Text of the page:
On Being a Christian in the Academy: Nicholas Wolterstorff and the Practice of Christian Scholarship

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Having identified crucial flaws in both classical foundationalism and cognitive relativism, Andrew Sloane expounds Wolterstorff's theory of rationality and his understanding of the devising and weighing of theories. The role of control beliefs in scholarship and the place of Christian beliefs in the practice of Christian scholarship are explored. The author then critically appraises Wolterstorff's view in dialogue with its rivals. He presents a defensible person-specific but nonrelativist criterion of theory ...
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Overview

Having identified crucial flaws in both classical foundationalism and cognitive relativism, Andrew Sloane expounds Wolterstorff's theory of rationality and his understanding of the devising and weighing of theories. The role of control beliefs in scholarship and the place of Christian beliefs in the practice of Christian scholarship are explored. The author then critically appraises Wolterstorff's view in dialogue with its rivals. He presents a defensible person-specific but nonrelativist criterion of theory choice and outlines an organic epistemological metaphor. The book concludes by exploring the implications of these findings for theological scholarship, in particular Old Testament exegesis. The author suggests that Wolterstorff's notion of scholarly practice explains the practice of scholarship and is to be commended to Christian scholars as a cogent and challenging method of devising and appraising theories.
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Product Details

Meet the Author

Andrew Sloane studied medicine and practiced briefly as a doctor before entering the Baptist ministry. He studied theology at Morling College (Sydney) and in 1994 he was awarded his ThD by the Australian College of Theology for the thesis on which this book is based. From 1996 to 2002 he was in the faculty of Ridley College, Melbourne. In 2002 he took up the position of Lecturer in Old Testament and Christian Thought at Morling College, Sydney.

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Table of Contents


Foreword     xiii
Acknowledgements     xv
Introduction     1
A Justification of the Adoption of Wolterstorff's Defeasible, Situated Rationality
Introduction to Part 1     9
Wolterstorff and Foundationalism     11
Wolterstorff's Construal of Foundationalism     11
Wolterstorff's Critique of Foundationalism     20
Wolterstorff's rejection of classical foundationalist notions of justification     20
Wolterstorff's rejection of classical foundationalist notions of a foundation of certitudes     28
Further arguments against classical foundationalism     34
Wolterstorff and Relativism     43
Kuhnian Relativism     44
An outline of cognitive relativism     46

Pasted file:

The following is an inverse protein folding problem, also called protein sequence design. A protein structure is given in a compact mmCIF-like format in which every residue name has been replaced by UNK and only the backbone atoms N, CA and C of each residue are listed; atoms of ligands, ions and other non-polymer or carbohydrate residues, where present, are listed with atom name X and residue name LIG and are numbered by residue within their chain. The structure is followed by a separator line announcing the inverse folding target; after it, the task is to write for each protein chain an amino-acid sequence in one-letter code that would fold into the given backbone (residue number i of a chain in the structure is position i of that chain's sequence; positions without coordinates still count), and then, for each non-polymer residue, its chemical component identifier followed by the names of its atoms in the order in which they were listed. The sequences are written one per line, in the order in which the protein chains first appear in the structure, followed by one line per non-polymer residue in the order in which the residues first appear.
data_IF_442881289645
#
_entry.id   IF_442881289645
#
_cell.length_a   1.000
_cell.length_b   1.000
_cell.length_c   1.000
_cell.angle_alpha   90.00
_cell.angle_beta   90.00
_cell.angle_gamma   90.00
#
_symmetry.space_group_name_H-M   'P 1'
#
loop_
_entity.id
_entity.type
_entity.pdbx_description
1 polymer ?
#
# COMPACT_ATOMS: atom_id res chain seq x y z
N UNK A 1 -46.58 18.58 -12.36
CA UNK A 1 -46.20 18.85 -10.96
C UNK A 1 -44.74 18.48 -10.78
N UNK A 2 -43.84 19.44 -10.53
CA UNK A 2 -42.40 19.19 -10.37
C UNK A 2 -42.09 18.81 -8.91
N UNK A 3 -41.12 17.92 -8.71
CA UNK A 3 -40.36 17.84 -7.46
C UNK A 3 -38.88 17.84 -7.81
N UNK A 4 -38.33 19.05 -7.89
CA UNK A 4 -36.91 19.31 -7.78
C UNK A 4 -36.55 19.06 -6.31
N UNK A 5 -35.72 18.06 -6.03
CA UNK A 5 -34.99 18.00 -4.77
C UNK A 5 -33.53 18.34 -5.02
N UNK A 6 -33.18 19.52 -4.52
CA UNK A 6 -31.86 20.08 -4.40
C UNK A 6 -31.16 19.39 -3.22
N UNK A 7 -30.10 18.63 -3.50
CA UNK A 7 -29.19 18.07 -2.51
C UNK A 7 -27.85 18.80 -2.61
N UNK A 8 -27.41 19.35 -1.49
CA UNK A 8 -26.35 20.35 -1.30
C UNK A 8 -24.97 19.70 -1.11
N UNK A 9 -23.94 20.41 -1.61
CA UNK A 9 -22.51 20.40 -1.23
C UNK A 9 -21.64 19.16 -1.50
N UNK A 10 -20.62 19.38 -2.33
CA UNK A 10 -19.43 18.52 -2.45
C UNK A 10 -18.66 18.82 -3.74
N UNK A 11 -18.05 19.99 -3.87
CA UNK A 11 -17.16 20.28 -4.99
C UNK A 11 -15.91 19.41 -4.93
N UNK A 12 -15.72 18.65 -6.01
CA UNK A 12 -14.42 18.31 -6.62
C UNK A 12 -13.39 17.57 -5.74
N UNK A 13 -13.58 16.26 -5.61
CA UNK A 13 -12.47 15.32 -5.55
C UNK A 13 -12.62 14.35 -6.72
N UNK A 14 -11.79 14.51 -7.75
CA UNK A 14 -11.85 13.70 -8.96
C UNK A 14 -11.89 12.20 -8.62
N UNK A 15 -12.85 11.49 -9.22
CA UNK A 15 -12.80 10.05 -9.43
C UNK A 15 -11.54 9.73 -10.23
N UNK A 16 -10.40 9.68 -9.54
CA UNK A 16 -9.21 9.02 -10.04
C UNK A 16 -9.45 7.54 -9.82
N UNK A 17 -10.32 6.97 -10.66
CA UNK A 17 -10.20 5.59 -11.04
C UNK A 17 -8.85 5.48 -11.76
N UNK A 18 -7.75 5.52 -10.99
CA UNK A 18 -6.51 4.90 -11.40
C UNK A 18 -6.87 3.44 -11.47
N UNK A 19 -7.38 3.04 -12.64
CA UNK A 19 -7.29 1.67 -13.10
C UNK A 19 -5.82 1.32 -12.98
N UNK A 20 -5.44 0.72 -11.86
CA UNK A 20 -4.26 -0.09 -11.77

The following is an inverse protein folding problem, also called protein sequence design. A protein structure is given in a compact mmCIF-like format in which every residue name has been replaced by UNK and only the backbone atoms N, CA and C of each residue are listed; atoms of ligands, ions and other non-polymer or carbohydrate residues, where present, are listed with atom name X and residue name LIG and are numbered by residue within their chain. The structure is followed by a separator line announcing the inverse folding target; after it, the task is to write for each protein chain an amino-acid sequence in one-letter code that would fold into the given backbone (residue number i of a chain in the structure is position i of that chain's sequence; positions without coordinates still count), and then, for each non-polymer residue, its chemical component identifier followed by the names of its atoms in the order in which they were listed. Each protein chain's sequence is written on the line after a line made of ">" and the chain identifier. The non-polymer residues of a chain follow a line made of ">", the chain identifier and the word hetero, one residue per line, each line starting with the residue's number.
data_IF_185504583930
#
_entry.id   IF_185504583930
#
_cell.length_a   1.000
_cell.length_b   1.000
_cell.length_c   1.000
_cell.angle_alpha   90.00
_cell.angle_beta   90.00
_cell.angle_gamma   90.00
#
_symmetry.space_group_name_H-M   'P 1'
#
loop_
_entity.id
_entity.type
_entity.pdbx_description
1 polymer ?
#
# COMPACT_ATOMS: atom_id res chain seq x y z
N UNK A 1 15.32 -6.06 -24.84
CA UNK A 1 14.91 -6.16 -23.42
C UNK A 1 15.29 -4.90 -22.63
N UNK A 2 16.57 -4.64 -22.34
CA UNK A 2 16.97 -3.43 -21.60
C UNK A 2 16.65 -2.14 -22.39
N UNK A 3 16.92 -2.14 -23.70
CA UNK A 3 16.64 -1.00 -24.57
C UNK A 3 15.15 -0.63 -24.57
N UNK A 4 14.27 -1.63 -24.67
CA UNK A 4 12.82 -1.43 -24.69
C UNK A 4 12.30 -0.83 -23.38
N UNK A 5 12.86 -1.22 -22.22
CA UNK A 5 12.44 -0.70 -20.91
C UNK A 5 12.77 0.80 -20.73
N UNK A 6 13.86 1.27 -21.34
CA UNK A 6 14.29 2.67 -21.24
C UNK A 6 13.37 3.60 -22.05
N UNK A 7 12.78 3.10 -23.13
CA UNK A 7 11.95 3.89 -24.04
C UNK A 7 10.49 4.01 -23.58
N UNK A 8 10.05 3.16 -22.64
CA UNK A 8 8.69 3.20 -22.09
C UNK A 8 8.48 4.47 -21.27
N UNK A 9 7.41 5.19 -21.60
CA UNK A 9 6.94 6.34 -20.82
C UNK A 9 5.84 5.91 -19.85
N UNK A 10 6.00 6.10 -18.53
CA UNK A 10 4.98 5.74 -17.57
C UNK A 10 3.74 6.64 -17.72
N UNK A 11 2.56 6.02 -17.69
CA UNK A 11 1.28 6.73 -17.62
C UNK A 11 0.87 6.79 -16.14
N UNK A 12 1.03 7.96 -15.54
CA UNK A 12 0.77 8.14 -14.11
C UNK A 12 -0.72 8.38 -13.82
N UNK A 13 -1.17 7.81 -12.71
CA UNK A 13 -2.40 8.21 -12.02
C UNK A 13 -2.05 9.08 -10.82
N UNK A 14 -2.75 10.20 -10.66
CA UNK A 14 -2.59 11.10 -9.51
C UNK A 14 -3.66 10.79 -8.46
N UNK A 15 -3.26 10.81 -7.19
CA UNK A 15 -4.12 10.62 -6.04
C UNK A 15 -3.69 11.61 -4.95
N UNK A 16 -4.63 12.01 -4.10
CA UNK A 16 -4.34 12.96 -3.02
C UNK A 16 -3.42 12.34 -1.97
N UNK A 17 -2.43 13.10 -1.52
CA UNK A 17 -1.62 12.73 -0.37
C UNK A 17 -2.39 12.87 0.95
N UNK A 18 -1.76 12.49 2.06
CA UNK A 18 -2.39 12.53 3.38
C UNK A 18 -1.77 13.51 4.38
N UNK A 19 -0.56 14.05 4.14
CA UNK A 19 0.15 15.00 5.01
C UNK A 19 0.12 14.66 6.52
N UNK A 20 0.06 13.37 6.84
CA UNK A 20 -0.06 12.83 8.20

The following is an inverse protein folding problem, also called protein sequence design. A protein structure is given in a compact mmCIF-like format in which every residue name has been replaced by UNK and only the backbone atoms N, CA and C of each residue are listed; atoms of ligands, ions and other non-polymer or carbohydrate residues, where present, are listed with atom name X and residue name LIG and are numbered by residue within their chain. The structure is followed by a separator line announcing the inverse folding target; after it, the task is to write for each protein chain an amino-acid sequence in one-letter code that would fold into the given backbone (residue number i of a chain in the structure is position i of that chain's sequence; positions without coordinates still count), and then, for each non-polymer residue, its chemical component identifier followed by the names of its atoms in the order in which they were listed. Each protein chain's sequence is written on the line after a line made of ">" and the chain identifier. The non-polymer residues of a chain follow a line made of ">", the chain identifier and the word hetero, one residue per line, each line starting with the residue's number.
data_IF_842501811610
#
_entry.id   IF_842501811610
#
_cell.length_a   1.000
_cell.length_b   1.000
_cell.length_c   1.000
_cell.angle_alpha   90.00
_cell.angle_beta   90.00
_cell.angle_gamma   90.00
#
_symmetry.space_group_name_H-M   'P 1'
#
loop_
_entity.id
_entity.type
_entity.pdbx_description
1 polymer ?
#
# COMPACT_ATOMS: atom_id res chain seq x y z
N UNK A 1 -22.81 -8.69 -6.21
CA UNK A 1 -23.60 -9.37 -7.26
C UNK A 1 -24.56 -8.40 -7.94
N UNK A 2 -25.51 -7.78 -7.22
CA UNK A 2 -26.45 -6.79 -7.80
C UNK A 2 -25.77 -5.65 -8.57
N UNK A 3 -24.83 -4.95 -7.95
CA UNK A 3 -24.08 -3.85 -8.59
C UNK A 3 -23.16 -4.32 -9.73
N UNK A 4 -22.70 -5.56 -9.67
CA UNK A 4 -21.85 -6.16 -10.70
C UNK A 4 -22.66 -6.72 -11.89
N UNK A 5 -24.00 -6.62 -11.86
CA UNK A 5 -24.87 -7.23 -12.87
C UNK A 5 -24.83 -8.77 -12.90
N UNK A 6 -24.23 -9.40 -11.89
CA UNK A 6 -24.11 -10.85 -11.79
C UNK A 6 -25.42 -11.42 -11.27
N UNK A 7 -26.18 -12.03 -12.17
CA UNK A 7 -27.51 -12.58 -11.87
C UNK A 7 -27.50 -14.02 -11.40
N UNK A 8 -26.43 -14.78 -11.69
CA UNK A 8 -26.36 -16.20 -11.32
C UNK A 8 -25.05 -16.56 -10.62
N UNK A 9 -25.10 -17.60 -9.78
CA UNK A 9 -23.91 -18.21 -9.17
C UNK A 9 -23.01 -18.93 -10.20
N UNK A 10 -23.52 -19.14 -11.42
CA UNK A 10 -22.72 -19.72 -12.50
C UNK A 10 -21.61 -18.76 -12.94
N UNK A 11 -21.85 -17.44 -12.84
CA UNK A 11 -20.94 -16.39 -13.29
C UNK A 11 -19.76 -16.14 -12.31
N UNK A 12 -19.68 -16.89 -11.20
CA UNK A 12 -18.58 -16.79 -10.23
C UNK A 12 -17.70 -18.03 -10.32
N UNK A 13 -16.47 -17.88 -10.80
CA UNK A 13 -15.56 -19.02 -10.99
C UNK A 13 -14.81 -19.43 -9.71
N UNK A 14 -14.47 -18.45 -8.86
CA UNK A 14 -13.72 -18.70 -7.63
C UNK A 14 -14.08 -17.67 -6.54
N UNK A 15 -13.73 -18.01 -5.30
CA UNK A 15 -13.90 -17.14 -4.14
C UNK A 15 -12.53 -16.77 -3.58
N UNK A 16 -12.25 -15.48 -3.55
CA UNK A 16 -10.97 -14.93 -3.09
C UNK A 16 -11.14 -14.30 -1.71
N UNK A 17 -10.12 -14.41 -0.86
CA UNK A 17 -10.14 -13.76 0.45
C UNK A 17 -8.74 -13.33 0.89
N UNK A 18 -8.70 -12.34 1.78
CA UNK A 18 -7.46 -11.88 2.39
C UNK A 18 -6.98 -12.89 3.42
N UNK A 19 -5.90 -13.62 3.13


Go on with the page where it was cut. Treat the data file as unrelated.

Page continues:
Kuhnian radicalism     48
Kuhn and relativism     51
A Critique of Kuhnian Relativism     60
The history and sociology of science and relativism     60
Paradigms and relativism     65
The incoherence of cognitive relativism     70
Conclusion to Part 1     73
Wolterstorff's Theories of Rationality and Wissenschaft
Introduction to Part 2     77
Wolterstorff's Situated Rationality     79
Wolterstorff's Notion of Rationality     79
Innocent until proven guilty     79
Rational justification of belief     83
Obligation and justification     84
Non-innocent beliefs and the noetic effects of sin     89
Ceasing to believe and entitled belief     95
The Main Features of Wolterstorff's Rationality     97
It is empirically rooted     98
It is situated and non-absolutist     102
It is rational and non-relativist     109
Wolterstorff's Meta-theory     111
Wolterstorff and Neo-Calvinist Meta-Theories     111
Kuyper's two sciences     113
Dooyeweerd and the reductionism of idolatry     118
Wolterstorff's rejection of Neo-Calvinist meta-theories     123
Wolterstorff's Meta-Theory     127
Beliefs and theories     128
Authentic Christian commitment and the function of control beliefs     132
Wolterstorff's Heuristics of Shalom     148
Heuristics and shalom     148
Shalom and pure versus praxis-oriented theory     151
A Critical Analysis of Wolterstorff's Meta-Theory
Introduction to Part 3     163
An Articulation and Defence of Wolterstorff's Meta-Theory     165
Wolterstorff's Meta-Theory and his Situated Rationality     165
Empirical and situated     165
Entitled theory-choice and his criterion of rationality     180
Wolterstorff's Meta-Theory is Rational and Non-Relativist     191
Realism and relativism     192
Heuristics of shalom, historicism and relativism     200
The Structure of Wolterstorff's Meta-Theory     203
Wolterstorff's Meta-Theory is Non-Foundationalist     203
Wolterstorff and other Non-Foundationalist Meta-Theories     215
A Dynamic Model of Wolterstorff's Meta-Theory     223
Conclusion to Part 3     233
Conclusion     235
Retrospect and Prospect     235
Summary and Conclusions     250
Bibliography     255
Abbreviations     255
Primary Sources     255
Secondary Sources     257
Index     271
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